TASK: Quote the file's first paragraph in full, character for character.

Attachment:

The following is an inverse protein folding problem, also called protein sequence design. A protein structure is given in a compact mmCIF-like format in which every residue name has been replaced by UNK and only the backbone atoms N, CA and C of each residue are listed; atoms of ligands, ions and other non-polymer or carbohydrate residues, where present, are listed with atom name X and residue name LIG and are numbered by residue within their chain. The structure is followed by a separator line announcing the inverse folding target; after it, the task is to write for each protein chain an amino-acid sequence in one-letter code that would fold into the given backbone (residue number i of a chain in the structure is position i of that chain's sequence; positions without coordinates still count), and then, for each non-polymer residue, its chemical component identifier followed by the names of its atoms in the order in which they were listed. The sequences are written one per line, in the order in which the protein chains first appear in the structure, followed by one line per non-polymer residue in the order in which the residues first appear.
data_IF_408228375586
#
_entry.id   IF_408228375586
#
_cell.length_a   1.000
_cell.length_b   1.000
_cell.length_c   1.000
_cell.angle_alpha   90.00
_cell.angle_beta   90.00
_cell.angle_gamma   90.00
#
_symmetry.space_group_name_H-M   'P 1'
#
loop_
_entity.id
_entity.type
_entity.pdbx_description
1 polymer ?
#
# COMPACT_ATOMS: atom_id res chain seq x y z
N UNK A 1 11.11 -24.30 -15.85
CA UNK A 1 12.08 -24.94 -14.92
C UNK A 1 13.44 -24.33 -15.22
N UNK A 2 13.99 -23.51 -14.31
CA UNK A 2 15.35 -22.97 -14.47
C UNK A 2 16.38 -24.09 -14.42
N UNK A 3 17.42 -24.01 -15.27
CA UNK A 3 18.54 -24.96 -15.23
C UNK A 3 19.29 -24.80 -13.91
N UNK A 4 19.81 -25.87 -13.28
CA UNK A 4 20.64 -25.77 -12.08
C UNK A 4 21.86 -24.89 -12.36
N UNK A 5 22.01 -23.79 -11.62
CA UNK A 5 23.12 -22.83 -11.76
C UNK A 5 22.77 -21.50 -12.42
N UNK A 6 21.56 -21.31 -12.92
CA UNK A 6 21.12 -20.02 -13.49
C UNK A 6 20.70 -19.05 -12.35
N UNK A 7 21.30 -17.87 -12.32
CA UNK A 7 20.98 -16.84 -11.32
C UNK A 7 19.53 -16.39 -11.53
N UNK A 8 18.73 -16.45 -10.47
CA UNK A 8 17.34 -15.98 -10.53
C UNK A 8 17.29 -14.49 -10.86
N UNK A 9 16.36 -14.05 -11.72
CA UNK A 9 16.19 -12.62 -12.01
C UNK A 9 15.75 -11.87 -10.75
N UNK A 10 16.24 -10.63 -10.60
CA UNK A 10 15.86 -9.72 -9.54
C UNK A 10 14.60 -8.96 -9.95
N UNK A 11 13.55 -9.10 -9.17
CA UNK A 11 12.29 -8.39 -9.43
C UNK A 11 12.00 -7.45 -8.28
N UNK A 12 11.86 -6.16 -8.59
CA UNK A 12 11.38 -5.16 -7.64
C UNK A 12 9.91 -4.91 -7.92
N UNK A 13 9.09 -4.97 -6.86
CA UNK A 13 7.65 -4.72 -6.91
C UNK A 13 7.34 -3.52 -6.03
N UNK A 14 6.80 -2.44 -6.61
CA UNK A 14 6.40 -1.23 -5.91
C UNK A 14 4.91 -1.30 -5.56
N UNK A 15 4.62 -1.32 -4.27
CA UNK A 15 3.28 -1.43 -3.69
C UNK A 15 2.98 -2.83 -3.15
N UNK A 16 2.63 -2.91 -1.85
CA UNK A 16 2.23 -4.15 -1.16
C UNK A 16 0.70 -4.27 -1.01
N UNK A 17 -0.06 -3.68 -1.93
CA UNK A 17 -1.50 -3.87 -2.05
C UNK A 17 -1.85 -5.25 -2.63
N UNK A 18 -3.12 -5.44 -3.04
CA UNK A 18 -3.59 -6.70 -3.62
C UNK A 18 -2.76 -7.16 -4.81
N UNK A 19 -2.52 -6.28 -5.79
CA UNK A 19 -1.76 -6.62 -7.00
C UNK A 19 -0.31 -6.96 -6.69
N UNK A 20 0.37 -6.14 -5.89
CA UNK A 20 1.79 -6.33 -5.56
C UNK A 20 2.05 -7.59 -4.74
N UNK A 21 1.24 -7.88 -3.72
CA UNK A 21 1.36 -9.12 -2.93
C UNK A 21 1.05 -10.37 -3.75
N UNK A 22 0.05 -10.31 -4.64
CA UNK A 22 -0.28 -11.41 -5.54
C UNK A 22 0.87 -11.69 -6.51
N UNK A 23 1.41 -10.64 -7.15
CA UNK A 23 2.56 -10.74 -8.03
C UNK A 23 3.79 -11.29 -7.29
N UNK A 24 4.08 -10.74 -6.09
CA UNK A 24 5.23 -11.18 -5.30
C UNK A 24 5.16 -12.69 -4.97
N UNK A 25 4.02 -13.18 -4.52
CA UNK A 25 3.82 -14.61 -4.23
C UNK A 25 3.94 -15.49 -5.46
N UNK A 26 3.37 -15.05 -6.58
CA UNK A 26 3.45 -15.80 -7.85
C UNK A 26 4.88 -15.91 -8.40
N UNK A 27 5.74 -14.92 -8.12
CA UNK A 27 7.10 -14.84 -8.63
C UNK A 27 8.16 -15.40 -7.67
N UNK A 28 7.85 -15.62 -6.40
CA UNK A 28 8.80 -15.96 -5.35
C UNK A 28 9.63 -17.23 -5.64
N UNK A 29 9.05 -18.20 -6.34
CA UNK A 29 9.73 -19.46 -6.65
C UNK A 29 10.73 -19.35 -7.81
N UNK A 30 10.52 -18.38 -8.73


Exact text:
The following is an inverse protein folding problem, also called protein sequence design. A protein structure is given in a compact mmCIF-like format in which every residue name has been replaced by UNK and only the backbone atoms N, CA and C of each residue are listed; atoms of ligands, ions and other non-polymer or carbohydrate residues, where present, are listed with atom name X and residue name LIG and are numbered by residue within their chain. The structure is followed by a separator line announcing the inverse folding target; after it, the task is to write for each protein chain an amino-acid sequence in one-letter code that would fold into the given backbone (residue number i of a chain in the structure is position i of that chain's sequence; positions without coordinates still count), and then, for each non-polymer residue, its chemical component identifier followed by the names of its atoms in the order in which they were listed. The sequences are written one per line, in the order in which the protein chains first appear in the structure, followed by one line per non-polymer residue in the order in which the residues first appear.